Prime Time Crime

(Prime Time Crime exclusive July 18, 2011)

Jumping on the train

By Bob Cooper




When the Provincial Government launched the Missing Women’s Commission of Inquiry (after previously saying it wasn’t necessary) I wondered how long before members of the Race/Poverty Industry began angling for a free ride on this gravy train.  Well, it looks like the first ones into the Club Car didn’t even wait for the Conductor to yell “All Aboard”.  In a letter to the Premier and the A-G, the Community Inquiry Committee in the form of Jamie Lee Hamilton and Sadie Kuehn provided their views on the composition, mandate, and conduct of the inquiry. 

Ms. Hamilton needs no introduction while the Internet describes Ms. Kuehn as a Vancouver-based writer, lecturer, and consultant with a lifetime of experience in human rights, social justice work, and activism.  The Georgia Straight published their letter in its entirety but didn’t bother to ask any questions about the Community Inquiry Committee like for instance, how many members the Committee consists of, who they represent, etc.

Reading the letter provides some insight into why most left-wing regimes in the world have collapsed while those that remain (like our present city government) are mired in dysfunction.

To give the Committee some credit, the letter begins by stating that “Our view is that the recently released Vancouver Police Department’s report, authored by Deputy Chief Doug Le Pard still leaves many questions unanswered” at least acknowledging that some questions were answered, a kinder assessment than that of Rich Coleman.  Then it gets a tad silly, to wit:

“The chair of the inquiry should be a woman, ideally an Aboriginal woman”. 

Goodness ladies, as avowed foes of racism and sexism do you even listen to yourselves?  Imagine if instead of Mr. Justice Williams another judge, let’s say Madam Justice Dillon, was appointed to hear the Pickton trial and Willie got up and demanded a White male judge.  You know, cause there may be issues of race & gender involved.  The Court:  “Denied”.  Screams from Willie:  “Don’t silence me”.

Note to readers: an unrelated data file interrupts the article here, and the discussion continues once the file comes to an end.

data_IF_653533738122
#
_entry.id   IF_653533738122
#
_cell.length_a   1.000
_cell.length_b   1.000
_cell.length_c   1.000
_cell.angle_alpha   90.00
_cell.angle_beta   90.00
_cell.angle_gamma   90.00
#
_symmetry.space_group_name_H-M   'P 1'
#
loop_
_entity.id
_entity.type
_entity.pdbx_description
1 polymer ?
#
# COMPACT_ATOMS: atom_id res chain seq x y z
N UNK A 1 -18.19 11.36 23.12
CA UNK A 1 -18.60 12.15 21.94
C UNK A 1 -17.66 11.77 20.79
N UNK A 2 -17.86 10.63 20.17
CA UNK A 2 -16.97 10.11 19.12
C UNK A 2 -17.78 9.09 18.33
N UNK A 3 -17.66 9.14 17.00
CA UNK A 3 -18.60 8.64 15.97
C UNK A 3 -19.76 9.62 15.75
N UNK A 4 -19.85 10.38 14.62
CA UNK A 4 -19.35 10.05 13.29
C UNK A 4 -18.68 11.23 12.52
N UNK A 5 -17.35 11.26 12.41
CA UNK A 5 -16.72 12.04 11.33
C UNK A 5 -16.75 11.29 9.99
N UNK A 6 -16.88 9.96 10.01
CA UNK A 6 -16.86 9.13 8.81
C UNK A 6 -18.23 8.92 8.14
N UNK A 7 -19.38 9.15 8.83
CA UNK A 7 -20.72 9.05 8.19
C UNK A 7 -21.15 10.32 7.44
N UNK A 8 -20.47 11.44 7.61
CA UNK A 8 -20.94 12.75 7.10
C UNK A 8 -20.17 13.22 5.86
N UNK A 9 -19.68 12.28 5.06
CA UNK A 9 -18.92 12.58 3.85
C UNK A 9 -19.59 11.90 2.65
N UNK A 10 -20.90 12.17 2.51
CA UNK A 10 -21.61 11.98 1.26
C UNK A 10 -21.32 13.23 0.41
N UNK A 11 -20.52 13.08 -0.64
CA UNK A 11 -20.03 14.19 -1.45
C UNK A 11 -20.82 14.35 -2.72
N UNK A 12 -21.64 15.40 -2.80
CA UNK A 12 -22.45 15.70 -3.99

“Wide scope should be given to the many areas of public policy and how it contributes to increasing the dangers of sex work and making survival sex workers more vulnerable. The criminal justice system, policing, provincial and federal laws, to civic bylaws and various levels of institutional discrimination all have contributed to the increase risk. Institutional barriers to accessing justice need to be probed as they relate to this case and others like it, especially as a means to prevent further tragedies”. 

Why stop there?  Let’s go back to the Emancipation Proclamation, the founding of Canada, or perhaps The Crusades.

“A review of how Aboriginal people are systemically marginalized within the policing and legal system as well as a review of the role that gender and race played in delaying the investigation”

Since you’ve already declared it as fact, why bother with an Inquiry?

But all this stuff aside, what it really comes down to is this:

“Community organizations should have the opportunity to have intervenor status at the Inquiry”

Right.  A public platform and publicly funded lawyer for each and every fringe group who are already bellied up to the public trough.  Lefty heaven.  They get their 15 minutes and we get to pay for it.

Fortunately, Attorney-General Barry Penner stepped in and turned off the tap.  The government is already funding lawyers for the victims’ families who, unlike these groups, have a direct stake in the case.

Wally Oppal is now pressuring the government to reconsider saying that these groups need lawyers to cross-examine the police.  I suspect that counsel for the families won’t spare the rod in that regard.  He also says they could do it for under 2 million dollars.  Much as I like & respect Wally, I recall hearing similar promises from government about the cost of the Fast Cat Ferries & the new Convention Center.

Stand your ground Mr. Penner.  This train has plenty of coal and can afford to run a few passengers short.  Oh, sorry, I shouldn’t have mentioned the Railroad. 

Bob Cooper is a retired Vancouver policeman.  He walked a beat in Chinatown and later worked in the Asian Organized Crime Section and the Homicide Squad.



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